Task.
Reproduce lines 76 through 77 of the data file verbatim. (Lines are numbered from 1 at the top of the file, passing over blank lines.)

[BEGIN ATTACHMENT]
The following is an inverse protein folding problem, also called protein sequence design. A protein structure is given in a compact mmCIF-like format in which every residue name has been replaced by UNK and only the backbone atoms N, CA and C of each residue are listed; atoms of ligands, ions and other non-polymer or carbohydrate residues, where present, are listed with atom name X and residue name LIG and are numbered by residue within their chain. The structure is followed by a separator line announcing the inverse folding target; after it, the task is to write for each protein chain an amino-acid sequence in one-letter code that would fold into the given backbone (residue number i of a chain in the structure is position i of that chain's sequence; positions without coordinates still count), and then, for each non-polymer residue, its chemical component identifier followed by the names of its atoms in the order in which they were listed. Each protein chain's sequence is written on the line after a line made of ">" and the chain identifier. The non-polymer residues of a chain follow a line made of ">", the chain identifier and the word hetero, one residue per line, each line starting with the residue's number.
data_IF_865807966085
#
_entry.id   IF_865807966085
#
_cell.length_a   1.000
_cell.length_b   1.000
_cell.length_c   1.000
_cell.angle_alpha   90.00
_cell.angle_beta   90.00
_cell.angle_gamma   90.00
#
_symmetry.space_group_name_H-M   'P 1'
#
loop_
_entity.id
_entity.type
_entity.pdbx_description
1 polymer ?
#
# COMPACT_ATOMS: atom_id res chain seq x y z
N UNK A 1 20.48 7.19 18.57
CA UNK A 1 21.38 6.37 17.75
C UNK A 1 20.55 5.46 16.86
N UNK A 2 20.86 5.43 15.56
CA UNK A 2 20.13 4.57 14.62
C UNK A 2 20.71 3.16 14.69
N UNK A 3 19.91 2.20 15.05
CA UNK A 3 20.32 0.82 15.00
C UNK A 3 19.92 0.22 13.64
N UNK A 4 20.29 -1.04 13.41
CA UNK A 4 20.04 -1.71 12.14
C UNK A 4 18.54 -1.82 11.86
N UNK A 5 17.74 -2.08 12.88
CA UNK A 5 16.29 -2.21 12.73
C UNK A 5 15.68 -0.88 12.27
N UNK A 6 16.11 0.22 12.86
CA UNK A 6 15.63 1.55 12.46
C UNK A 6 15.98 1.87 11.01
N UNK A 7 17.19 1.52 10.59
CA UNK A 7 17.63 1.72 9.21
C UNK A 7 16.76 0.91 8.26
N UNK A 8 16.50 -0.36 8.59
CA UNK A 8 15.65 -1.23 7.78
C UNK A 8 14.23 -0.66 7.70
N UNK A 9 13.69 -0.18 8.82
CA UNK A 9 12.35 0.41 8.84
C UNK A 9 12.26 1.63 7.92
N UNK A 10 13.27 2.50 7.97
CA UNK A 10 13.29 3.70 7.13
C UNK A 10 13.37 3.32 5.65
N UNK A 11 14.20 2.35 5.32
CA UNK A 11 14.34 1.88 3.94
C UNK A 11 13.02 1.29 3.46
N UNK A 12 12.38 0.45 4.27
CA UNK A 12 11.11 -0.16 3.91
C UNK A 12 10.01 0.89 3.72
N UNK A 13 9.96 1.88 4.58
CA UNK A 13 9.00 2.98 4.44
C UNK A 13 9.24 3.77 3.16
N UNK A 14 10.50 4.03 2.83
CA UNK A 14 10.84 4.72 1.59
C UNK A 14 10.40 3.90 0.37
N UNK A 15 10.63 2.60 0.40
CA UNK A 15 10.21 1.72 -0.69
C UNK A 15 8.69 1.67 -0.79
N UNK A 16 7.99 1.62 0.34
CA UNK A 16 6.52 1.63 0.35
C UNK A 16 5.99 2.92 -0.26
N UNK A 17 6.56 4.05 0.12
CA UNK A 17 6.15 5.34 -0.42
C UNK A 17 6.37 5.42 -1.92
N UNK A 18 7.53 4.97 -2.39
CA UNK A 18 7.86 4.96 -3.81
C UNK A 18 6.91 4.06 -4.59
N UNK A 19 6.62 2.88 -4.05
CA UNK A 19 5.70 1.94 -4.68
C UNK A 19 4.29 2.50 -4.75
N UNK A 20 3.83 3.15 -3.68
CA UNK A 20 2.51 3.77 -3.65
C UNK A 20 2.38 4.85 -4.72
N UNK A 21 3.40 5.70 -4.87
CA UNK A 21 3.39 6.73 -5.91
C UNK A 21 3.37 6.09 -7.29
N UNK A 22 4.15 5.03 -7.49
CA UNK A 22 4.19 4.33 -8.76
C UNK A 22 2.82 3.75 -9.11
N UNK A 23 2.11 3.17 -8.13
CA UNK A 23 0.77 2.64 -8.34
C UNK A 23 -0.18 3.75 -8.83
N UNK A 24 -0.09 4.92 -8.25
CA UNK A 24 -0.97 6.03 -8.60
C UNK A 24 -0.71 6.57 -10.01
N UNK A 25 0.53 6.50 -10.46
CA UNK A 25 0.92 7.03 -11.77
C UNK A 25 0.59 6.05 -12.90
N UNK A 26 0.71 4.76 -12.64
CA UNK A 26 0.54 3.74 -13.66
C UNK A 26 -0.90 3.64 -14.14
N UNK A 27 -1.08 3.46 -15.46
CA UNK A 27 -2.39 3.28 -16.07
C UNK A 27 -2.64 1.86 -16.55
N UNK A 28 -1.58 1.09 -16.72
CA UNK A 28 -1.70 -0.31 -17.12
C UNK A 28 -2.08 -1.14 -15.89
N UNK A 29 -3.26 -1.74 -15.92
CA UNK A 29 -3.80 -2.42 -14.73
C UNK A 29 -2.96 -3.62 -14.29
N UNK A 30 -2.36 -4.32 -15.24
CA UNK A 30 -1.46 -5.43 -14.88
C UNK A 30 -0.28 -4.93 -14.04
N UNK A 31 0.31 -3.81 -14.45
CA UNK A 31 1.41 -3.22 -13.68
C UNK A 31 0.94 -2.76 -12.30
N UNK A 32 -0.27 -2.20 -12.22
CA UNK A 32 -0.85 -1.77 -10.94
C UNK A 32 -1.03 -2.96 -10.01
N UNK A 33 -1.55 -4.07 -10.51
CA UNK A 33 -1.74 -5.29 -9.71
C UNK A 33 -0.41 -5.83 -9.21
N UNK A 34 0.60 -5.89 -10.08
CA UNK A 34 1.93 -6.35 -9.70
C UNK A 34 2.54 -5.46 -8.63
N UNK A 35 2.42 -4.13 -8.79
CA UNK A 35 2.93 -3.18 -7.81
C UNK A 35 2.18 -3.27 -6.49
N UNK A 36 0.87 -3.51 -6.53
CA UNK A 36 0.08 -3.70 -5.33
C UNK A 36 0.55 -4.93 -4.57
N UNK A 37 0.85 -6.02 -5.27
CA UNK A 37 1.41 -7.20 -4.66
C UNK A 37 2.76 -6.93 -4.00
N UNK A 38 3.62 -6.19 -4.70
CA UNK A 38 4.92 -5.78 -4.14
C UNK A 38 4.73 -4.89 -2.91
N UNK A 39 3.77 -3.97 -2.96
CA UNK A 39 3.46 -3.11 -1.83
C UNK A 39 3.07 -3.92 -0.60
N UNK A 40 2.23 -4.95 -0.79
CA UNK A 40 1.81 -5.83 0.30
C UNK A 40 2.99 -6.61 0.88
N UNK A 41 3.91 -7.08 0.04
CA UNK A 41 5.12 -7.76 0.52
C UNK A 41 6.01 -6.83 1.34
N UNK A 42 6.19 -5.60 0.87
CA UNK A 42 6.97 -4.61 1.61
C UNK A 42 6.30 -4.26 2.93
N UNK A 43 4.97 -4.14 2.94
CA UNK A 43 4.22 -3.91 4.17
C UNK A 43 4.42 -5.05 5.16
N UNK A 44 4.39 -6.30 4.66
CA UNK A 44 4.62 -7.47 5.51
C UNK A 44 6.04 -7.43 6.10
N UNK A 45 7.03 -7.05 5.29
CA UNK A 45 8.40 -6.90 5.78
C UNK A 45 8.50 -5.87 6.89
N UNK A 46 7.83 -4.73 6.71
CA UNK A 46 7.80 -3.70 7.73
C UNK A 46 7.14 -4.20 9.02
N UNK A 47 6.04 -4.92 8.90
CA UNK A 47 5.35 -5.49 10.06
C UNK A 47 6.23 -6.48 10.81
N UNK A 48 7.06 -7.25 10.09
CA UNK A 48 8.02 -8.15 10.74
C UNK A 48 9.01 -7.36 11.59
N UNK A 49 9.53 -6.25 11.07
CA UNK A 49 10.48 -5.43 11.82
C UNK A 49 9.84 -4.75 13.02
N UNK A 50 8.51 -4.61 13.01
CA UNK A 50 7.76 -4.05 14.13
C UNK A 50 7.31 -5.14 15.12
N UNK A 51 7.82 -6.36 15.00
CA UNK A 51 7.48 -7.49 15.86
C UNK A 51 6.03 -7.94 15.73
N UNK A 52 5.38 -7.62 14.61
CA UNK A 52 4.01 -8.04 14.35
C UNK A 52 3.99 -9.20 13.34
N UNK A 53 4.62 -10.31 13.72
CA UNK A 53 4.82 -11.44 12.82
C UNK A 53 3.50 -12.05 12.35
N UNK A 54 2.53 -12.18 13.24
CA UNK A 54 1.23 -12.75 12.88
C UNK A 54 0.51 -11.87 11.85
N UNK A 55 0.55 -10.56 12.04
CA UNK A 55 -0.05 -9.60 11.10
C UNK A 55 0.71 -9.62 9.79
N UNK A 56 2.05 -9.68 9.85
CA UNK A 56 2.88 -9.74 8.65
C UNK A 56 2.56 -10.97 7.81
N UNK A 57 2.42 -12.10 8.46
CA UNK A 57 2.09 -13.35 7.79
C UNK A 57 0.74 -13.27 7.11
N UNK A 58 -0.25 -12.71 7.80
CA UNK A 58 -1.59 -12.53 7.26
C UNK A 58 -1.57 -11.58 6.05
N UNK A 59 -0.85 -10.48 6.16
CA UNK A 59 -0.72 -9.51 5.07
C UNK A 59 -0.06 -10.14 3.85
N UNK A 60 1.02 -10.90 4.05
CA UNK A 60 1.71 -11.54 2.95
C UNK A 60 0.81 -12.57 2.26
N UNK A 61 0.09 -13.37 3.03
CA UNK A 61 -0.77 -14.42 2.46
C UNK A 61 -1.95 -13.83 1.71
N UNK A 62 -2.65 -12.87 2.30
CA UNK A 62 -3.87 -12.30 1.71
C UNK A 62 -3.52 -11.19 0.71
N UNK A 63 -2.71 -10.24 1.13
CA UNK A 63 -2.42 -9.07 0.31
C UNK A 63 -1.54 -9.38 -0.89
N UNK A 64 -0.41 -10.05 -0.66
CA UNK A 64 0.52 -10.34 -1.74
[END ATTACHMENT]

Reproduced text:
N UNK A 19 6.62 2.88 -4.05
CA UNK A 19 5.70 1.94 -4.68